In a personal essay on Teen Vogue magazine, singer and writer Summer Luk — an A Wider Bridge Leadership Mission alumna– explores her journey of coming out to her parents as transgender.
I still remember what my parents said to me when I called them on my 21st birthday. They told me that I wasn’t their daughter. No, they said, I was their son and I always would be. Then they hung up.
Just as I felt the bitter taste of hate and anger in the back of throat, I quickly reminded myself of what I know to be true. Love is what remains after the truth is told. I told my truth to my parents and they just told theirs.
I looked back at the clock. It was 12:15am. Happy 21st birthday, Summer. What a way to commemorate this day where I legally become an adult.
As a trans kid that came from a conservative and religious family in Hong Kong, secrecy, silence, and shame were the hallmarks of how my parents and I related to each other. But here in New York City, where I was able to write and perform, I’ve seen time and time again that as I tell my story through music, it somehow becomes a bridge for the audience to relate to me. People would come up to tell me that my story humanized an experience that they thought was outside them. They were surprised to see something of themselves in my songs, even though they were not trans nor did they have anyone in their life that was trans.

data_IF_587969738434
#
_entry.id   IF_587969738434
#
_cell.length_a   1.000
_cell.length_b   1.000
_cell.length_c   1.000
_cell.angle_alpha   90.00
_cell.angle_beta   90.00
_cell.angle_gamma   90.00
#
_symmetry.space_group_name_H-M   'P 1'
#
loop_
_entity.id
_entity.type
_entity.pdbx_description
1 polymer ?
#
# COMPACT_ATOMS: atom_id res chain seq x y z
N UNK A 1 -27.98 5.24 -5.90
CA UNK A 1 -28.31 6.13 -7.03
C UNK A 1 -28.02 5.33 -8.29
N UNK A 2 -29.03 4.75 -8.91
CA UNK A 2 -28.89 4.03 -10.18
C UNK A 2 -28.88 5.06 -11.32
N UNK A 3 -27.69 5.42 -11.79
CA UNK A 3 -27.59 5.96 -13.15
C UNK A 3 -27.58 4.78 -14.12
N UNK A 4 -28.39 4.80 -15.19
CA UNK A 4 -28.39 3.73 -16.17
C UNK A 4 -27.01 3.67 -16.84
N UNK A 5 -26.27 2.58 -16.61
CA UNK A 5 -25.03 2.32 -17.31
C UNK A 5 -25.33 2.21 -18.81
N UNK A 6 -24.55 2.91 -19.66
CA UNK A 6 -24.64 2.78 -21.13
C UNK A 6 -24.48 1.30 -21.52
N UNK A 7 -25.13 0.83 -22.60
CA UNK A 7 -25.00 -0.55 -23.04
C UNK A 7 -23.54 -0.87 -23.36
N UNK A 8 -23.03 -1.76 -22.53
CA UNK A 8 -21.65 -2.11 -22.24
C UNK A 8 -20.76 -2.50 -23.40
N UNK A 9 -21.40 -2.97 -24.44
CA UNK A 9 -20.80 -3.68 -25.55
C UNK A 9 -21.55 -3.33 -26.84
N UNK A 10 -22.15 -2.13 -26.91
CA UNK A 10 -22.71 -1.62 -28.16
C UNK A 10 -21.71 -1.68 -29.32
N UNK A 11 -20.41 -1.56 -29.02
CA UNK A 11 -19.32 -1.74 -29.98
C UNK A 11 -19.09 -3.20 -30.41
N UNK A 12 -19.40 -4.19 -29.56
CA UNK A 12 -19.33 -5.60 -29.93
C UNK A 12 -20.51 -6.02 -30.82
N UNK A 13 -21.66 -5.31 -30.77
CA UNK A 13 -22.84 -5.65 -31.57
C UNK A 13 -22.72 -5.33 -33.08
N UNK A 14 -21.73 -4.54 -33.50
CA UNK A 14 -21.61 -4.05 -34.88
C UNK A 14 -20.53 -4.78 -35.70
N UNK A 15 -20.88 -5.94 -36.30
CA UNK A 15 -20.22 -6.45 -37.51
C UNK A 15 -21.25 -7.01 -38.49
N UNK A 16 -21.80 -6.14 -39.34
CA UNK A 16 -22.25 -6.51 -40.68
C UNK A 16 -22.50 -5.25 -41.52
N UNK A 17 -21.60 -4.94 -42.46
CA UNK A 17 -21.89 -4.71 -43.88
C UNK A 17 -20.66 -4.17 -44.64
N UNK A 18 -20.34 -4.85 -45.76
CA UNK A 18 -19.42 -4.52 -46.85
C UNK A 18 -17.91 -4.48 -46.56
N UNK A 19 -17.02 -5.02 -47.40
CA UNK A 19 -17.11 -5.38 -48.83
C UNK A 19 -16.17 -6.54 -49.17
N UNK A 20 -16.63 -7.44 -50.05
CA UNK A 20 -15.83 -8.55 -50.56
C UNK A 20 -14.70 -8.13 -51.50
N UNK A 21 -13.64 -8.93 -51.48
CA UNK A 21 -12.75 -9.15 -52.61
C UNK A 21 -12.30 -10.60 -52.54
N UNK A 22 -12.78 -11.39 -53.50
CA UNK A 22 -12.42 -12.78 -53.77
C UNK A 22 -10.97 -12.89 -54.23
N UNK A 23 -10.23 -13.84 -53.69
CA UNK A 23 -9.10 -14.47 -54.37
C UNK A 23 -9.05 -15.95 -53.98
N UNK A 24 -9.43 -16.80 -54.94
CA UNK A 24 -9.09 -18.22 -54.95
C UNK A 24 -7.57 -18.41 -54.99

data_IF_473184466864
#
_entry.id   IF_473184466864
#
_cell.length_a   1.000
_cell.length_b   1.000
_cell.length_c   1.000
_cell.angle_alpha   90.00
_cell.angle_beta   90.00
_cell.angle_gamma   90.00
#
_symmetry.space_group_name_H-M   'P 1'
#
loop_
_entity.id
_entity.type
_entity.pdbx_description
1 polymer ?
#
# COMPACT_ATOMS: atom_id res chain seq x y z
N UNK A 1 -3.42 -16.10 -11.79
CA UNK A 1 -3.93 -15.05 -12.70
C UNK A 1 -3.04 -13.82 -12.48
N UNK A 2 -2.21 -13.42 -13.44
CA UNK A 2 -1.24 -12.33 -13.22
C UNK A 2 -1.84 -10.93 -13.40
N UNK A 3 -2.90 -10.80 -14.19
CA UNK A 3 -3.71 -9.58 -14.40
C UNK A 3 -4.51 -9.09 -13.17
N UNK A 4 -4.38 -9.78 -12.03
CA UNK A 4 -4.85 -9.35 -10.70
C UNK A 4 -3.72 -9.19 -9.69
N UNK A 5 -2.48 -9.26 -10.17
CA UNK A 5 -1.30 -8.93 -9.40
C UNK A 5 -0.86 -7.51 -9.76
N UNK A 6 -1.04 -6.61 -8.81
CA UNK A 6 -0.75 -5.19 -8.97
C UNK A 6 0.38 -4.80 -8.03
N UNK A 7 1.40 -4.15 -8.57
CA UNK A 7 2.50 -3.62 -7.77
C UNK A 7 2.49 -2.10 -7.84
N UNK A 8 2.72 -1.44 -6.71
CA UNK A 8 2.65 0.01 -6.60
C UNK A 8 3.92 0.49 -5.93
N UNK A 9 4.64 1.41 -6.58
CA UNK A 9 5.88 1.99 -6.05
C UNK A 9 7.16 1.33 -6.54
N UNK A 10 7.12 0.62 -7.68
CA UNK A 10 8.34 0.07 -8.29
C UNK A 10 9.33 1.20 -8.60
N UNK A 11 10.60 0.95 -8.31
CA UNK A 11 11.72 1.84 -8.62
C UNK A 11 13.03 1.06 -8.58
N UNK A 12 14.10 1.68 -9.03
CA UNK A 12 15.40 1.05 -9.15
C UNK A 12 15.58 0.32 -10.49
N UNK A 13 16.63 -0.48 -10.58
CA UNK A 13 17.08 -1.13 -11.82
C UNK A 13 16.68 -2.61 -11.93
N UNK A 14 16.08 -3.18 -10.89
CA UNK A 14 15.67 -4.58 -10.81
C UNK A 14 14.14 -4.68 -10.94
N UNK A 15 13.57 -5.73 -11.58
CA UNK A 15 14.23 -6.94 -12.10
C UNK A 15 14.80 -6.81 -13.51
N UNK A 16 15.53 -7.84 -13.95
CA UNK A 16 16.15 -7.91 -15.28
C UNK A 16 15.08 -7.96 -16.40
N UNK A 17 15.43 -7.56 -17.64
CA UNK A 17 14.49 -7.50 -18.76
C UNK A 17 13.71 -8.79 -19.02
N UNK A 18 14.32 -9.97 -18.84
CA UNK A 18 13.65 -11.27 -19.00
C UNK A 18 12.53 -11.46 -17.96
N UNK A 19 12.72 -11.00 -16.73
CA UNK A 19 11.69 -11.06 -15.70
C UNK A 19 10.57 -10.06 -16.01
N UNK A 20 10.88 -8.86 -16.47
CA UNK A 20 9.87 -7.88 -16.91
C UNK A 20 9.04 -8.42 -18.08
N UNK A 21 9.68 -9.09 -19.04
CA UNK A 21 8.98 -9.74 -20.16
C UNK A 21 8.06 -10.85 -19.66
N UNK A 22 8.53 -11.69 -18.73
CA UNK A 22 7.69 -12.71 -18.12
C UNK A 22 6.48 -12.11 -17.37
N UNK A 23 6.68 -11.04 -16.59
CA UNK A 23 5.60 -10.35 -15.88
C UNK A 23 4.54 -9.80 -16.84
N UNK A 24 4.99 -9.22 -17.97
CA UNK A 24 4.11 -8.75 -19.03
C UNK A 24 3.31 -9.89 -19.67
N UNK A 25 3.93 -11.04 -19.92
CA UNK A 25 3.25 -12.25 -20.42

And that’s when I saw the problem that existed in my relationship with my parents. I never paid attention to the stories that shaped them. And how can I really know someone if I don’t care enough to ask?
I think it’s common for kids to think of their parents as superheroes. They’re your first and last line of defense, people who always know what to say to make you feel better. And as a result, it always comes as a surprise to realize that beneath that superhero cape lies a person who has their limitations, who’s just doing the best they can with what they know. Continue reading on Teen Vogue